I’ve never been one for strict restroom segregation, especially when the restroom consists of one toilet behind a door that locks. While I would not saunter into a men’s room with a row of urinals and multiple stalls, if I’m alone with the toilet, what difference does the sign on the door make? Yep, I’m the gal at the bar who’d go to the deserted men’s room if there was a line in front of the ladies’. I’m not going to pee my pants in order to help uphold some made-up gender norms.

So I walked out of the Mercantile and saw that line of women and girls in front of one restroom and not a single person in front of the other restroom. I knew which one I’d be using despite the designation on the door.

As I walked out of the Mercantile, a grown woman was yelling through the closed restroom door to the person who’d just gone in, Don’t sit on the seat! Don’t sit on the seat!

By the time I approached the little building housing the two pit toilets, a little girl had walked up to the still closed restroom door and was screeching, Hurry up Savannah! Do you know there are seven people in line, Savannah?

I bypassed the entire group, and I approached the restroom which had no line. I knocked on the door and received no response, so I pulled it open. The room was empty and not even dirty! I locked the door and did what needed to be done.

Savannah may have exited the other restroom by the time I came out, but at least one more woman had joined the line. Still there was no one waiting for the restroom I was exiting. Apparently these ladies needed specific permission to throw off their gender shackles and use the unoccupied restroom. I would be the superhero to give them their permission.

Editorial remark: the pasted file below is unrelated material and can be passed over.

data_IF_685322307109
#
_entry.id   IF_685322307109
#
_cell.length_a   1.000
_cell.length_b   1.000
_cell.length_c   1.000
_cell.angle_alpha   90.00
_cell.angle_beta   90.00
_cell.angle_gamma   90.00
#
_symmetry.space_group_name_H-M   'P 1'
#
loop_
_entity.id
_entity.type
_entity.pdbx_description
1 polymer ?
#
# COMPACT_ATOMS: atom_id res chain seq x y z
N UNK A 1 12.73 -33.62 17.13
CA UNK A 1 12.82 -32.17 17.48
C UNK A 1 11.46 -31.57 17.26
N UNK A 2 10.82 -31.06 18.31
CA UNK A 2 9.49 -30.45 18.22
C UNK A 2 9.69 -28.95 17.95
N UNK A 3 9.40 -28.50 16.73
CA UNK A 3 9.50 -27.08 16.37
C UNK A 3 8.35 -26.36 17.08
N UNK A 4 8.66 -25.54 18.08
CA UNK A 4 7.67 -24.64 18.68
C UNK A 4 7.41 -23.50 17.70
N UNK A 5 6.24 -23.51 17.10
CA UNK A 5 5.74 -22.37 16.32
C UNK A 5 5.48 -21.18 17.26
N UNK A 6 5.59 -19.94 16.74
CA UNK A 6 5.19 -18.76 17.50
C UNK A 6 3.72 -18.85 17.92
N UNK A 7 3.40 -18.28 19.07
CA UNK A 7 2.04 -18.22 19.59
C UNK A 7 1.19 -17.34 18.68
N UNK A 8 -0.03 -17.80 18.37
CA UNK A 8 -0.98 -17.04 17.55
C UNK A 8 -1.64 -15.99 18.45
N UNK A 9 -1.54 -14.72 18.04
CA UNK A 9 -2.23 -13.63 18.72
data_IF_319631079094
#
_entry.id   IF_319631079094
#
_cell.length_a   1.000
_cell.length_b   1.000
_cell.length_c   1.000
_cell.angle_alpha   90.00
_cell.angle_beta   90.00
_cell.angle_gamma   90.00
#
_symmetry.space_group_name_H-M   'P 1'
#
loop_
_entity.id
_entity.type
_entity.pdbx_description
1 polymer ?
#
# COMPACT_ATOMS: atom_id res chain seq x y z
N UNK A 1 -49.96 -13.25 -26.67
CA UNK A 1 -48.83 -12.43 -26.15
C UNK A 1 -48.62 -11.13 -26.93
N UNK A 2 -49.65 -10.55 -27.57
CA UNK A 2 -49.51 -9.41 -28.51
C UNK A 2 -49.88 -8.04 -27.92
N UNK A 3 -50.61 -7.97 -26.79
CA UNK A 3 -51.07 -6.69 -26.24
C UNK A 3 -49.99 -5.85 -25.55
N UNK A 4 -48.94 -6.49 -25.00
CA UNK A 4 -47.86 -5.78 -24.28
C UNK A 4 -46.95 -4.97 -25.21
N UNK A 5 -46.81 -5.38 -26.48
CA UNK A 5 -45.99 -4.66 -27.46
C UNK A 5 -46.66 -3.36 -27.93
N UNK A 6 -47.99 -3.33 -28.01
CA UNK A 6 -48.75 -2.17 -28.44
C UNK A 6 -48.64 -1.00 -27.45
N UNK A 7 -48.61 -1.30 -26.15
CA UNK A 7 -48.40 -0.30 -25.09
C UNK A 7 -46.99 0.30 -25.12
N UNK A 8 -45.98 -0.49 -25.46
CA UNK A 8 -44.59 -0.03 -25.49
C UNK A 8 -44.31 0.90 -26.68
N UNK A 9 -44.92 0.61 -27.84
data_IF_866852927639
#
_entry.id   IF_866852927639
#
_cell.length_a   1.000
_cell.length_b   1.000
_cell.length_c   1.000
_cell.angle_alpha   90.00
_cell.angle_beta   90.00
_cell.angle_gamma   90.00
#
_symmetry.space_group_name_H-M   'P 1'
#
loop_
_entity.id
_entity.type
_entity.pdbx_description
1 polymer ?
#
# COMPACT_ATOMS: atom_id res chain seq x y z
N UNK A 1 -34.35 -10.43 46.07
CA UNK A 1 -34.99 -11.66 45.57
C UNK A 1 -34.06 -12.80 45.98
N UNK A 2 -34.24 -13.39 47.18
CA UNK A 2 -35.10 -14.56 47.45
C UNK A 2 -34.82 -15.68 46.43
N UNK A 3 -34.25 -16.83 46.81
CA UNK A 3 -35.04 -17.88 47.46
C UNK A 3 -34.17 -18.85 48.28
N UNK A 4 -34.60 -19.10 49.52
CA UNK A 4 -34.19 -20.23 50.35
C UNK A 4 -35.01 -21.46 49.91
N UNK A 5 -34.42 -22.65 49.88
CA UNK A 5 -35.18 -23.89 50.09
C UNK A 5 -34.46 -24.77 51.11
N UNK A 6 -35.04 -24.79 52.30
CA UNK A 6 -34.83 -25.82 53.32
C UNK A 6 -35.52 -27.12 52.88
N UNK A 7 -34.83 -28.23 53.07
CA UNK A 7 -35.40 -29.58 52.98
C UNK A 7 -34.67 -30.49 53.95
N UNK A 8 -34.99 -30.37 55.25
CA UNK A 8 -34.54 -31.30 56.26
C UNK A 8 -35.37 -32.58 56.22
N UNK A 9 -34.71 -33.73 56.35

There’s no waiting in that one, I said to the line of woman and tossed my head to indicate the empty restroom.

But…that’s…we thought…one of the adult women stammered.

It’s all the same hole, I said matter-of-factly as I strode toward the Mercantile.

When I looked back the adult woman who didn’t believe in sitting on the seat and several of the girls had formed a line in front of the restroom I’d just used. I’m proud to have helped them make their gender shackles just a little weaker.

I took the photo in this post.

A Kindness of Brownies

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It was my first weekend back in the parking lot.

Later in the summer, I would work in the Mercantile as a clerk. That was the job I’d been hired for. In the meantime, The Man and I were getting campgrounds ready for the season. Now it was Saturday, and I’d told The Big Boss Man I’d work at the parking lot collecting access fees and answering questions.

The people with the big white dog parked to my left. They got out of their car and headed to the trail. I noticed them because their dog was not only beautiful, but also very vocal.

When they returned to the parking lot, they spread out a blanket next to their car for the dog to lie on. The dog was a rescue, the woman told me. She hadn’t had the dog very long. He was great with people, but too aggressive when he introduced himself to other dogs. I’m working with him, the woman said to me.